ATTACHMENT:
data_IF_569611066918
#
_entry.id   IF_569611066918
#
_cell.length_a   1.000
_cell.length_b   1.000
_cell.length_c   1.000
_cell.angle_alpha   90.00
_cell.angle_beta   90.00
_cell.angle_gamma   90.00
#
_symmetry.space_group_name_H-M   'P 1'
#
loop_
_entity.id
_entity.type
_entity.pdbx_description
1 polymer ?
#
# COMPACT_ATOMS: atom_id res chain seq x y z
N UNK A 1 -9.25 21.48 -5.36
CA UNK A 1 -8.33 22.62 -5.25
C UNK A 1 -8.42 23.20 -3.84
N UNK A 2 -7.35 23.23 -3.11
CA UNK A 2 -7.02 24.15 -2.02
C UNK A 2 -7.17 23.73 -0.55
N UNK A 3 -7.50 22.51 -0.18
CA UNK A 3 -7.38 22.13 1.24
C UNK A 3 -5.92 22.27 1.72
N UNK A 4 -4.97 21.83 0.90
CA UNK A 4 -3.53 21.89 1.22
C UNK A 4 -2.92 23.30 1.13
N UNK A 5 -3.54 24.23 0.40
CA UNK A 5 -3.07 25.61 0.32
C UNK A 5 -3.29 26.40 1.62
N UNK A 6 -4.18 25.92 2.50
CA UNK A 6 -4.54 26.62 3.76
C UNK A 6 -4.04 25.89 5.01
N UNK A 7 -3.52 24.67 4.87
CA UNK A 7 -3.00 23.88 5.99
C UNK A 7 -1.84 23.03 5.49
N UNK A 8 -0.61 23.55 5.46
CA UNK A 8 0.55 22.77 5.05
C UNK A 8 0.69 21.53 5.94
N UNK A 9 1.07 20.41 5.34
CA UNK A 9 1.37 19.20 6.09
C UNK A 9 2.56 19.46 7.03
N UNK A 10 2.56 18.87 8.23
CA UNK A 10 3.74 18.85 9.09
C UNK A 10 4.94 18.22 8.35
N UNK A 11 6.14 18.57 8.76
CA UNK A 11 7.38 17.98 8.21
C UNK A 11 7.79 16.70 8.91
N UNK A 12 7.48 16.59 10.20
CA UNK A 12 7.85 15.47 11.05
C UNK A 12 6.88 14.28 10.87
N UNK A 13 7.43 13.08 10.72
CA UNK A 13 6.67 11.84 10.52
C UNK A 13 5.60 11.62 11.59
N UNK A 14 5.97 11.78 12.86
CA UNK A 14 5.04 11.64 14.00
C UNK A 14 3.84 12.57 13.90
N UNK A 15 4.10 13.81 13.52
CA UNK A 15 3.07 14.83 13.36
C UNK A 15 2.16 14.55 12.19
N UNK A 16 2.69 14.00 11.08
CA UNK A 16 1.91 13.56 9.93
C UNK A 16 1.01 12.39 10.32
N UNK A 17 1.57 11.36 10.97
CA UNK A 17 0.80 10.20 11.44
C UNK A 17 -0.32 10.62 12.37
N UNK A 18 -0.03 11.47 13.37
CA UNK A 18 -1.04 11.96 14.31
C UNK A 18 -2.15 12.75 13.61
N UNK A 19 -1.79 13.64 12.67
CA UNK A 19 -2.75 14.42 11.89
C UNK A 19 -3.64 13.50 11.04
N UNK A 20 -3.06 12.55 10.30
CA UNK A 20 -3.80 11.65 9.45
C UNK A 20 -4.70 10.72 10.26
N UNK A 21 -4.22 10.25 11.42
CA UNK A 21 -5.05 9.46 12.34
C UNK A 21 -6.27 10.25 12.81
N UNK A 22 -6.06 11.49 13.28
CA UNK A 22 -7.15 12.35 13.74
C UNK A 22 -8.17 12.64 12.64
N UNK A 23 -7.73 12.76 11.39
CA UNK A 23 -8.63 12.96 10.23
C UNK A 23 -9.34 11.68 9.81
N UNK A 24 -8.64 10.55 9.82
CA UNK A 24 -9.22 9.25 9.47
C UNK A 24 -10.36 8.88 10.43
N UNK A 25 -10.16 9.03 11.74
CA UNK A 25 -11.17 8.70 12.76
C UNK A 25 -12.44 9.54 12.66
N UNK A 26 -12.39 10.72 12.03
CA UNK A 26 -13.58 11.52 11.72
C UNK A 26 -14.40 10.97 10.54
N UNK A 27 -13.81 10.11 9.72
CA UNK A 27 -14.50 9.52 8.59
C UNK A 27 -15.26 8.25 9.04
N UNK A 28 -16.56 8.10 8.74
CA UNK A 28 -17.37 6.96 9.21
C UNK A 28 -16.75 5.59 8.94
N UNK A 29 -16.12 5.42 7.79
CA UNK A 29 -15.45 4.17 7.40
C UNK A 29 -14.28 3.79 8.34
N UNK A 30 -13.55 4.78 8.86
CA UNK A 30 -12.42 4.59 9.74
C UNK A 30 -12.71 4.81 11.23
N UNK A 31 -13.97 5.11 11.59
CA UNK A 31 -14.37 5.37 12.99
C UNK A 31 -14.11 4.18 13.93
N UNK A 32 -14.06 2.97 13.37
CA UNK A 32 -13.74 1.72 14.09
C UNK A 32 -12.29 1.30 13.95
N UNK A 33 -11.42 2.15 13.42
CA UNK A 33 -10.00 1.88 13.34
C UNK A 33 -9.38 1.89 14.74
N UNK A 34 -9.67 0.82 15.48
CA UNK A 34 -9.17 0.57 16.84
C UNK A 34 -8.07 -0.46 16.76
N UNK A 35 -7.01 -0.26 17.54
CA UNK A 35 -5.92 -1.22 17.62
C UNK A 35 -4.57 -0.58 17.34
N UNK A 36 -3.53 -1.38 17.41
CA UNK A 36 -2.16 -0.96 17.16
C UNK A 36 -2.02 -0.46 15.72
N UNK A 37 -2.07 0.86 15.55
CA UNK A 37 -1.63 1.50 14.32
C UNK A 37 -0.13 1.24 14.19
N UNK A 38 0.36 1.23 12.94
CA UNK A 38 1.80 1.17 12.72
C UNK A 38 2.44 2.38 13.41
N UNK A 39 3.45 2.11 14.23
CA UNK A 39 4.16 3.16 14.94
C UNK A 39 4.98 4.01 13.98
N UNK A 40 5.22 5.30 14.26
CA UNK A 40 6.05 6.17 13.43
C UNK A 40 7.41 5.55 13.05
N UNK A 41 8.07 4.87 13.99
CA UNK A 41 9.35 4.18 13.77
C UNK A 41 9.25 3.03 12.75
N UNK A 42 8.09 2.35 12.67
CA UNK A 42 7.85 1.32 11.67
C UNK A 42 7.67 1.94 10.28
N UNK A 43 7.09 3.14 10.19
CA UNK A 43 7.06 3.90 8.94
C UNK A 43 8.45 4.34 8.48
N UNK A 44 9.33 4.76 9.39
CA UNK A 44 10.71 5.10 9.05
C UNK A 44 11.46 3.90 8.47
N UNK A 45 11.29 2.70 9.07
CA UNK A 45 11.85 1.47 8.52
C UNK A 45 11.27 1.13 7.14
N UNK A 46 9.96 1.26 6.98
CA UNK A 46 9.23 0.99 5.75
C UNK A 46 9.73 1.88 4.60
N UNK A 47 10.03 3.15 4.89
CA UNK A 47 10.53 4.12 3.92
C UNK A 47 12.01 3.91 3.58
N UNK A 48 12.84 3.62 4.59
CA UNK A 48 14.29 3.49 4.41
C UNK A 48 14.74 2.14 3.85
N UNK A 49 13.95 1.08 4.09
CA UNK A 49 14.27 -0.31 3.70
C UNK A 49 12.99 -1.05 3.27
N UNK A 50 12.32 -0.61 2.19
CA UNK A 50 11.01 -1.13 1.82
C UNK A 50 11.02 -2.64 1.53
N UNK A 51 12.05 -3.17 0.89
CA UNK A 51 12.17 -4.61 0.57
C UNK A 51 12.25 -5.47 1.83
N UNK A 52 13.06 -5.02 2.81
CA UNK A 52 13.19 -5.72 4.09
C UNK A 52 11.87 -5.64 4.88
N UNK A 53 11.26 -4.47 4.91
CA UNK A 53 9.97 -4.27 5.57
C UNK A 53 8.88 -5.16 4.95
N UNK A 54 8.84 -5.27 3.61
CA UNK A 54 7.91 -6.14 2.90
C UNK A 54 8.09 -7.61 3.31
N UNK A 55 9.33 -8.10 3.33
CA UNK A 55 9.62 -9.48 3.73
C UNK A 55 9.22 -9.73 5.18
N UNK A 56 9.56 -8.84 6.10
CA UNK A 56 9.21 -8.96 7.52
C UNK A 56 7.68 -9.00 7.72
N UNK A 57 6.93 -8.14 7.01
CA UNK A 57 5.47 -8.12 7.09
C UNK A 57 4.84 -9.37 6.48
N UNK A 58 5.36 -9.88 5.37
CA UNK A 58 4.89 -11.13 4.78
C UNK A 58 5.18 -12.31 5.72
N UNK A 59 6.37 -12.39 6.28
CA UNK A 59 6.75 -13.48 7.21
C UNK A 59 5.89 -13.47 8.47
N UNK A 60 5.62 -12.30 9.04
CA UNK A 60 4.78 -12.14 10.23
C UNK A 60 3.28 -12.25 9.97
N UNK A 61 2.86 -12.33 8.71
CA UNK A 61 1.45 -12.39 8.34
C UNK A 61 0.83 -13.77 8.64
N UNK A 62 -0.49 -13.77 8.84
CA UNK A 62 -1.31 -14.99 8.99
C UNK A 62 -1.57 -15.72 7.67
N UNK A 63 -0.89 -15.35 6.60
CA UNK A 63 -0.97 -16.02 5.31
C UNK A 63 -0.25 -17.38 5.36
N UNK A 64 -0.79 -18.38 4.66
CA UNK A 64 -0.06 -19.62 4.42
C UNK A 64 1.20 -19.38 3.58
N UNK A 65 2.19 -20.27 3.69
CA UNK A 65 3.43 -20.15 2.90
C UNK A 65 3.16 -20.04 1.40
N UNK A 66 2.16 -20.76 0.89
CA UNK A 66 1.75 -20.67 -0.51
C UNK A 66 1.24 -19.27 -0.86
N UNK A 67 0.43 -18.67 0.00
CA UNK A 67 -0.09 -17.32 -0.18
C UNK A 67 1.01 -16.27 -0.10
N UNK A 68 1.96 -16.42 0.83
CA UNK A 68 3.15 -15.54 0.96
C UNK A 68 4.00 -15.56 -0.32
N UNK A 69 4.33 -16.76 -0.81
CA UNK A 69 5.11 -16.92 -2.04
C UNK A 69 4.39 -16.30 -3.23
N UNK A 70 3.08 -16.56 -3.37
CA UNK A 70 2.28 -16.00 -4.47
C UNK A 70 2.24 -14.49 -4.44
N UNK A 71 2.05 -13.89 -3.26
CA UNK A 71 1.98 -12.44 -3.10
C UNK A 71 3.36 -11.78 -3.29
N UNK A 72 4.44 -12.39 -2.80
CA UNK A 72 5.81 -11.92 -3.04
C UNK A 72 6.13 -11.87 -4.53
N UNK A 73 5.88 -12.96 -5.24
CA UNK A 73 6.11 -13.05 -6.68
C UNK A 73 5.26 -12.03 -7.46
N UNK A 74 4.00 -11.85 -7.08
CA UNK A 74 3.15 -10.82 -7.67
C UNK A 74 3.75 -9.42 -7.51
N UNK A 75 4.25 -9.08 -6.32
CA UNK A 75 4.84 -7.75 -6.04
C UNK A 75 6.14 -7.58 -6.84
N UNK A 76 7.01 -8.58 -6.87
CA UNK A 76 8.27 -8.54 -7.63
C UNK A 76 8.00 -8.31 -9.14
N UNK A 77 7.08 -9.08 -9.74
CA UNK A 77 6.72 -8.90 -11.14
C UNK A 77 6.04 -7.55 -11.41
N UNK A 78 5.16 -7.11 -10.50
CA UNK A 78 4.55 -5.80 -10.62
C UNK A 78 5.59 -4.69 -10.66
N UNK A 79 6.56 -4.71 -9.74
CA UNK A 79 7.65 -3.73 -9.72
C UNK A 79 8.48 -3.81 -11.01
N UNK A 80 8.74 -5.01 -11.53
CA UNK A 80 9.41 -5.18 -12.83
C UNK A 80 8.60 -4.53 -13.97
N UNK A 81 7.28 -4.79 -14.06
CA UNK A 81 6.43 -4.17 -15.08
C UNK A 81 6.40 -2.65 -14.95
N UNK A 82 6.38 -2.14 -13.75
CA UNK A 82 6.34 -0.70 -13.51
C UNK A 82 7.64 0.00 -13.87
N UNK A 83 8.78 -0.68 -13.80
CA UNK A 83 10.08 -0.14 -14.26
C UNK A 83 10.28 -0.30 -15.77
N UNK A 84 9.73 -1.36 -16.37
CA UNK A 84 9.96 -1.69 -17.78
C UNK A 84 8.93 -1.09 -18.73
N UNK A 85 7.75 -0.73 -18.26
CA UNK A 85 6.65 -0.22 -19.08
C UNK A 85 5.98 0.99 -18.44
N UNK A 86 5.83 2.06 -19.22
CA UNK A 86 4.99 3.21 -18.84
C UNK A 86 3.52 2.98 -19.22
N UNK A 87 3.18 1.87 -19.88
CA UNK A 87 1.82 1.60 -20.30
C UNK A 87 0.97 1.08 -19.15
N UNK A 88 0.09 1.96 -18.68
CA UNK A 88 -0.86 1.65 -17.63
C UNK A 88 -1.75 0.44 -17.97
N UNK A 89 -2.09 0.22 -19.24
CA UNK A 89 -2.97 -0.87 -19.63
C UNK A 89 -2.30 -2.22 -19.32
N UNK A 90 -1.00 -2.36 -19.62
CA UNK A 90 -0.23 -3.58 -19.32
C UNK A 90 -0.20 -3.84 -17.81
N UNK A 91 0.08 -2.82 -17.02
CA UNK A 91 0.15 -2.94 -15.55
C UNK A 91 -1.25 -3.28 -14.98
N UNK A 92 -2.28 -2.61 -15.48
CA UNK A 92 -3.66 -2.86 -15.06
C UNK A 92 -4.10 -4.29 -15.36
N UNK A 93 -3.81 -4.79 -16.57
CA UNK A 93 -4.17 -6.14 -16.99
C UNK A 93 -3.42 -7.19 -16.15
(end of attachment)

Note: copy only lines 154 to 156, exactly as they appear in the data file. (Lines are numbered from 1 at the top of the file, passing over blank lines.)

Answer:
CA UNK A 45 11.85 1.47 8.52
C UNK A 45 11.27 1.13 7.14
N UNK A 46 9.96 1.26 6.98